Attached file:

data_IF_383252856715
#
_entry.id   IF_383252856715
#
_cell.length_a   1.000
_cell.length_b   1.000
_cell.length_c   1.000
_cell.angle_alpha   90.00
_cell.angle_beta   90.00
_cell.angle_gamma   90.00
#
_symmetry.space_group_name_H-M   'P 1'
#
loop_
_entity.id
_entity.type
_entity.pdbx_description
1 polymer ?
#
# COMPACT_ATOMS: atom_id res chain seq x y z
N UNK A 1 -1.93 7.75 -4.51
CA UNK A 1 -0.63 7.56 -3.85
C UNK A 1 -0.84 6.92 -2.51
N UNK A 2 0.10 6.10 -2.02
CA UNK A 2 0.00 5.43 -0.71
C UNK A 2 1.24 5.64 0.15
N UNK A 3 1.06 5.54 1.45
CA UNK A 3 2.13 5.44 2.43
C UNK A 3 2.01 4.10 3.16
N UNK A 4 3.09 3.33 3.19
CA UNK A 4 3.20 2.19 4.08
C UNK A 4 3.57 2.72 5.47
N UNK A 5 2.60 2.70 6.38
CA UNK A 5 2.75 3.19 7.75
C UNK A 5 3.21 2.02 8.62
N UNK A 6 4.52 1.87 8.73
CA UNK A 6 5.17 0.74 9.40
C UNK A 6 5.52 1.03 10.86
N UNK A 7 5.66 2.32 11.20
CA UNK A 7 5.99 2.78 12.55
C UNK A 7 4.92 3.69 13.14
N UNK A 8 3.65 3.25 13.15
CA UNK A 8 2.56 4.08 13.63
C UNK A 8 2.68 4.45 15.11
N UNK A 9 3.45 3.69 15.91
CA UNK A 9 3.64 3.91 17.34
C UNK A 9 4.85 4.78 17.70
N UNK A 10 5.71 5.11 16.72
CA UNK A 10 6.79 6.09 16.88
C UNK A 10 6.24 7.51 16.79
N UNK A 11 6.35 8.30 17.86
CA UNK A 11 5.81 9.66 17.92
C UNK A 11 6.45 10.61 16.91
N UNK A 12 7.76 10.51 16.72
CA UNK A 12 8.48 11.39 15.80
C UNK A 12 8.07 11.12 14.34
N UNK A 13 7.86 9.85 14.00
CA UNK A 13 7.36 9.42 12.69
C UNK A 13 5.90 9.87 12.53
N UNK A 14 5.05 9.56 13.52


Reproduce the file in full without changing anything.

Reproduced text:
data_IF_383252856715
#
_entry.id   IF_383252856715
#
_cell.length_a   1.000
_cell.length_b   1.000
_cell.length_c   1.000
_cell.angle_alpha   90.00
_cell.angle_beta   90.00
_cell.angle_gamma   90.00
#
_symmetry.space_group_name_H-M   'P 1'
#
loop_
_entity.id
_entity.type
_entity.pdbx_description
1 polymer ?
#
# COMPACT_ATOMS: atom_id res chain seq x y z
N UNK A 1 -1.93 7.75 -4.51
CA UNK A 1 -0.63 7.56 -3.85
C UNK A 1 -0.84 6.92 -2.51
N UNK A 2 0.10 6.10 -2.02
CA UNK A 2 0.00 5.43 -0.71
C UNK A 2 1.24 5.64 0.15
N UNK A 3 1.06 5.54 1.45
CA UNK A 3 2.13 5.44 2.43
C UNK A 3 2.01 4.10 3.16
N UNK A 4 3.09 3.33 3.19
CA UNK A 4 3.20 2.19 4.08
C UNK A 4 3.57 2.72 5.47
N UNK A 5 2.60 2.70 6.38
CA UNK A 5 2.75 3.19 7.75
C UNK A 5 3.21 2.02 8.62
N UNK A 6 4.52 1.87 8.73
CA UNK A 6 5.17 0.74 9.40
C UNK A 6 5.52 1.03 10.86
N UNK A 7 5.66 2.32 11.20
CA UNK A 7 5.99 2.78 12.55
C UNK A 7 4.92 3.69 13.14
N UNK A 8 3.65 3.25 13.15
CA UNK A 8 2.56 4.08 13.63
C UNK A 8 2.68 4.45 15.11
N UNK A 9 3.45 3.69 15.91
CA UNK A 9 3.64 3.91 17.34
C UNK A 9 4.85 4.78 17.70
N UNK A 10 5.71 5.11 16.72
CA UNK A 10 6.79 6.09 16.88
C UNK A 10 6.24 7.51 16.79
N UNK A 11 6.35 8.30 17.86
CA UNK A 11 5.81 9.66 17.92
C UNK A 11 6.45 10.61 16.91
N UNK A 12 7.76 10.51 16.72
CA UNK A 12 8.48 11.39 15.80
C UNK A 12 8.07 11.12 14.34
N UNK A 13 7.86 9.85 14.00
CA UNK A 13 7.36 9.42 12.69
C UNK A 13 5.90 9.87 12.53
N UNK A 14 5.05 9.56 13.52